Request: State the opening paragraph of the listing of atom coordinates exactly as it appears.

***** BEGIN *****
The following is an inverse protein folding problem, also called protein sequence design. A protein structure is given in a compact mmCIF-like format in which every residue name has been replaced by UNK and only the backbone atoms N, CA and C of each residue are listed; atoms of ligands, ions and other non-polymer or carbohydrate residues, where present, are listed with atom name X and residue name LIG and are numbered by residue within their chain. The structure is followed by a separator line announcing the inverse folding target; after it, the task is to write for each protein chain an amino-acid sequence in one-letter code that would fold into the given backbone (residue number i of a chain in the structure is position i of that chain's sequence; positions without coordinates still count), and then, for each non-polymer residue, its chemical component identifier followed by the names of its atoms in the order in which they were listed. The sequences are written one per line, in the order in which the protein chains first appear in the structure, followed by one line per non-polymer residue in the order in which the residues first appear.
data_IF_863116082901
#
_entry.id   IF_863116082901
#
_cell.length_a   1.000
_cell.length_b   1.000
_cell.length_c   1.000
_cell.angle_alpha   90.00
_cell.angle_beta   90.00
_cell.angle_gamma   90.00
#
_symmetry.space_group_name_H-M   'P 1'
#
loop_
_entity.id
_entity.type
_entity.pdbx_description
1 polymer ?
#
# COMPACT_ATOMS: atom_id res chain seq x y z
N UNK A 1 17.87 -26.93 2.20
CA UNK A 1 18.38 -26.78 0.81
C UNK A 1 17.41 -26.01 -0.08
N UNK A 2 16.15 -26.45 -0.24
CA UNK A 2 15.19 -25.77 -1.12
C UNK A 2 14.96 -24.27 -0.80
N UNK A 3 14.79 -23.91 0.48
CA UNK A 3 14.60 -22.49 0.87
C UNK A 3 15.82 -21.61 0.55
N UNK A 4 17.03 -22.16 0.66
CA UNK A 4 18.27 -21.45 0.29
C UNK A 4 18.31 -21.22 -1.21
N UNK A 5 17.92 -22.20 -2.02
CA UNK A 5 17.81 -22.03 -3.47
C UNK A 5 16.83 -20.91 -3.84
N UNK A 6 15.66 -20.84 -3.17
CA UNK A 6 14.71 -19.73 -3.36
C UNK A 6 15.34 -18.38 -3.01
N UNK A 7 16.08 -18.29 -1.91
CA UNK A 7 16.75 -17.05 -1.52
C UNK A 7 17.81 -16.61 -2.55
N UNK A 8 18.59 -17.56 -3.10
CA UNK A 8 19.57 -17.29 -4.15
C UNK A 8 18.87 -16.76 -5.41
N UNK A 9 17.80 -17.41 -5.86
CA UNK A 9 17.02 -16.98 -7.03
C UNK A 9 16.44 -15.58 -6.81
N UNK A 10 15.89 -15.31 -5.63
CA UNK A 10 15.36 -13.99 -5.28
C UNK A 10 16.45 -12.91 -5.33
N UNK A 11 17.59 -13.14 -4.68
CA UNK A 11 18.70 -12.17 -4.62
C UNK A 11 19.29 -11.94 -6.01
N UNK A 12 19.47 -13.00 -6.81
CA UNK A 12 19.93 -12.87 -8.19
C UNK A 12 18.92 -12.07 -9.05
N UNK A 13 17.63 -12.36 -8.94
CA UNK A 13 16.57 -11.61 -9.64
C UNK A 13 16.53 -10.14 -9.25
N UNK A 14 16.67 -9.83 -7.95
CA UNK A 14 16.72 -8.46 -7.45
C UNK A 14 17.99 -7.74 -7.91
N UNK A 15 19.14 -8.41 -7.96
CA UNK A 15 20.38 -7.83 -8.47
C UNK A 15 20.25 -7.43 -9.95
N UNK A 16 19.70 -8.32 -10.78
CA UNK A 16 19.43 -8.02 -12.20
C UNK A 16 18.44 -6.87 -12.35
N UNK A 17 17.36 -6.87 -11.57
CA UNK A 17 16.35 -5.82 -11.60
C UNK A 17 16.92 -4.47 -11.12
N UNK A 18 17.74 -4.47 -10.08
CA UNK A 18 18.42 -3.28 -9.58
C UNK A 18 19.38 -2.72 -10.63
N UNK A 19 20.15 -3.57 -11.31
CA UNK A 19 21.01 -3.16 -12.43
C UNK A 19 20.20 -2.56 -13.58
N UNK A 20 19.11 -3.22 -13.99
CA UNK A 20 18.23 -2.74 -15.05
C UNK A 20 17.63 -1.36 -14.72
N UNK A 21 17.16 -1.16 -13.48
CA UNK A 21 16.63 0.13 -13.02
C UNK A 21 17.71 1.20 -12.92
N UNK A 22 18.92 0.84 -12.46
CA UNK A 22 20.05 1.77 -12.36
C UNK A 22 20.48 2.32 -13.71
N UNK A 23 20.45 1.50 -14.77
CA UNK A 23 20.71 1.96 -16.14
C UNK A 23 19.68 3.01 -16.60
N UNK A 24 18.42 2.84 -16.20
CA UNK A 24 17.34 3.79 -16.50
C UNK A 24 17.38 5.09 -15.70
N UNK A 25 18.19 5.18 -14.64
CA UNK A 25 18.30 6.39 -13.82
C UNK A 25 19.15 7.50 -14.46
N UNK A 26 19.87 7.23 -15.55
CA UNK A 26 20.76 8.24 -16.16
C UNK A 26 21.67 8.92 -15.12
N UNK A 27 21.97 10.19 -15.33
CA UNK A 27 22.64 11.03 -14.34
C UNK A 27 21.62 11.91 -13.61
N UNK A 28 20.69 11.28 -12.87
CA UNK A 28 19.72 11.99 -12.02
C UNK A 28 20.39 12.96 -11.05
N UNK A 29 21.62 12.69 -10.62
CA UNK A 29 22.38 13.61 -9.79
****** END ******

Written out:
The following is an inverse protein folding problem, also called protein sequence design. A protein structure is given in a compact mmCIF-like format in which every residue name has been replaced by UNK and only the backbone atoms N, CA and C of each residue are listed; atoms of ligands, ions and other non-polymer or carbohydrate residues, where present, are listed with atom name X and residue name LIG and are numbered by residue within their chain. The structure is followed by a separator line announcing the inverse folding target; after it, the task is to write for each protein chain an amino-acid sequence in one-letter code that would fold into the given backbone (residue number i of a chain in the structure is position i of that chain's sequence; positions without coordinates still count), and then, for each non-polymer residue, its chemical component identifier followed by the names of its atoms in the order in which they were listed. The sequences are written one per line, in the order in which the protein chains first appear in the structure, followed by one line per non-polymer residue in the order in which the residues first appear.